I said, ‘How is it sighted?”

He said, “One inch high at a hundred yards.” I told him to go ahead because I wouldn’t know where to hold it. I always sighted a .300 Magnum 3 inches high at a hundred and I wouldn’t know where to hold it at 500.

I said, “You go ahead and kill the biggest buck in the bunch for me.” Paul took off, went across the swale and climbed the ridge, laid down and crawled up to the top. He shot. The lower of two bucks, which he later said the biggest one, dropped and rolled down the mountain. I then took off across the swale to join him. Just before I climbed up the ridge to where he lying, he started shooting again.

When I came up on top, the band of deer was pretty well long gone. They’d gone out to the next ridge top, turned up it slightly and went over. But the old buck was up following their trail, one front leg a-swinging. Paul had hit it. I asked Paul, “Is there any harm in me getting into this show?” He said, “No, go ahead.”

I had to lay down prone, because if I crawled over the hill to assume my old backside position, then the blast of his gun would be right in my ear. Shooting prone with a .44 Magnum is something I don’t like at all. The concussion is terrific. It will just about bust your ear drums every time. At any rate Paul shot and missed. I held all of the front sight up, or practically all of it, and perched the running deer on top of the front sight and squeezed on off. Paul said, “I saw it through my scope. It hit in the mud and snow right below him.” There was possibly six inches of wet snow, with muddy ground underneath. I told him, “I won’t be low the next shot.” Paul shot again and missed with his .300 Magnum. The next time I held all of the front sight up and a bit of the ramp, just perched the deer on top. After the shot the gun came down out of recoil and the bullet had evidently landed. The buck made a high buck-jump, swapped ends, and came back toward us, shaking his head. I told Paul I must have hat a horn. I asked him to let the buck come back until he was right on us if he would, let him come as close as he would and I’d jump up and kill him. When he came back to where Paul had first rolled him, out about 500 yards, Paul said, “I could hit him now, I think.”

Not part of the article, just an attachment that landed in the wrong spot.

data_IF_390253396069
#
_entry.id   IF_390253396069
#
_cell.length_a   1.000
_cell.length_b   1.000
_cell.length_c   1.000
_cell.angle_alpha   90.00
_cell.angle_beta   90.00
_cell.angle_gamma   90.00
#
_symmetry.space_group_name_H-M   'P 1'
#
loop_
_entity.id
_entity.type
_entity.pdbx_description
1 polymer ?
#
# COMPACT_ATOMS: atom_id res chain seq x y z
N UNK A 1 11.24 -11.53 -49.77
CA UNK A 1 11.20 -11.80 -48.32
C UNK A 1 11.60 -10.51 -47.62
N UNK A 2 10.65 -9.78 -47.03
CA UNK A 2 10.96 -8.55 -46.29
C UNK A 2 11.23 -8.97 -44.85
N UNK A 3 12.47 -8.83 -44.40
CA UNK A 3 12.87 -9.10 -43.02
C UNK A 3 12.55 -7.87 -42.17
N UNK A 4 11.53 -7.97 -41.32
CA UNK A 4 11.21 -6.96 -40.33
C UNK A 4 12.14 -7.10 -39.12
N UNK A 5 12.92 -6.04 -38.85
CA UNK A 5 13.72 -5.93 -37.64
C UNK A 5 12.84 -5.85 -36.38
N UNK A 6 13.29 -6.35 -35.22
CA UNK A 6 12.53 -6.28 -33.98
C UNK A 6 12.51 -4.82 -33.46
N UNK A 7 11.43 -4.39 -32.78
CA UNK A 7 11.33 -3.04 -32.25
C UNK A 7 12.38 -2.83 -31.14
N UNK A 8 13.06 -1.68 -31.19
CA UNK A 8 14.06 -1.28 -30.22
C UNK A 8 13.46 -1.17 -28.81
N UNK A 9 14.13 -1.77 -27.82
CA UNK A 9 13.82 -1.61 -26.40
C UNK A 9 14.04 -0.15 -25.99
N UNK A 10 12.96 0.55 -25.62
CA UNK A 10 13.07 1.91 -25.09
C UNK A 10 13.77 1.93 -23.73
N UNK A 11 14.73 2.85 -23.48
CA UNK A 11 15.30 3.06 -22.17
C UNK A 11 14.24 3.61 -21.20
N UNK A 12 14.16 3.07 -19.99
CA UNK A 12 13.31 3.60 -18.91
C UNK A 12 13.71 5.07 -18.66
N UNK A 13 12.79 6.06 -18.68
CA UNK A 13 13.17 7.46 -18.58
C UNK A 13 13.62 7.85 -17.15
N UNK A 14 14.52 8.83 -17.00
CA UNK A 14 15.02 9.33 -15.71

“Well,” I said, “I don’t like to see a deer run on three legs. Go ahead.” He shot again and missed. The buck swapped ends and turned around and went back right over the same trail. Paul said, “I’m out of ammunition. Empty.” I told him to reload, duck back out of sight, go on around the hill and head the old buck off, and I’d chase him on around. Paul took off on a run to go around this bunch-grass hill and get up above the buck and on top. He was young, husky, and could run like a deer himself. I got on the buck again with all of the front sight and a trifle of the ramp up. Just as I was going to squeeze it off when he got to the ridge, he turned up it just as the band of deer had done. So I moved the sight picture in front of him and shot. After and interval he went down and out of sight. I didn’t think anything of it, thought he had just tipped over the ridge. It took me about half an hour to get across.

When I got over there to the ridge, I saw where he’d rolled down the hill about fifty yards, bleeding badly, and then he’d gotten up and walked from the tracks to the ridge in front of us. There were a few pine trees down below, so I cut across to intercept his tracks. I could see was bleeding both sides.

Just before I got to the top of the ridge I heard a shot up above me and then another shot, and I yelled asked if it was Paul. He answered. I asked, “Did you get him?” He said, “Yes, he’s down there by that big pine tree below you. Climb a little higher and you can see him.” Paul came down and we went down to the buck. Paul said the buck was walking along all humped up very slowly. He held back of the shoulders as he was quartering away. The first shot went between his forelegs and threw up snow. Then he said the buck turned a little more away from him and held higher and dropped. Finally we parted the hair in the right flank and found where the 180-grain needle-pointed Remington spitzer had gone in. later I determined it blew up and lodged in the left shoulder. At any rate I looked his horns over, trying to see where I’d hit a horn. No sign of it. Finally I found a bullet hole back of the right jaw and it came out the top of his nose. That was the shot I’d hit him with out at 600 yards. Then Paul said, “Who shot him through lungs broadside? I didn’t, never had that kind of shot at all.”

There was an entrance hole fairly high on the right side of the rib cage just under the spine and an exit just about three or four inches lower on the other side. The deer had been approximately the same elevation as I was when I fried that last shot at him. We dressed him, drug him down the trail on Clear Creek, hung him up, and went on down to the ranch. The next day a man named Posy and I came back with a pack horse, loaded him and took him in. I took a few pictures of him hanging in the woodshed along with the Smith & Wesson .44 Mag.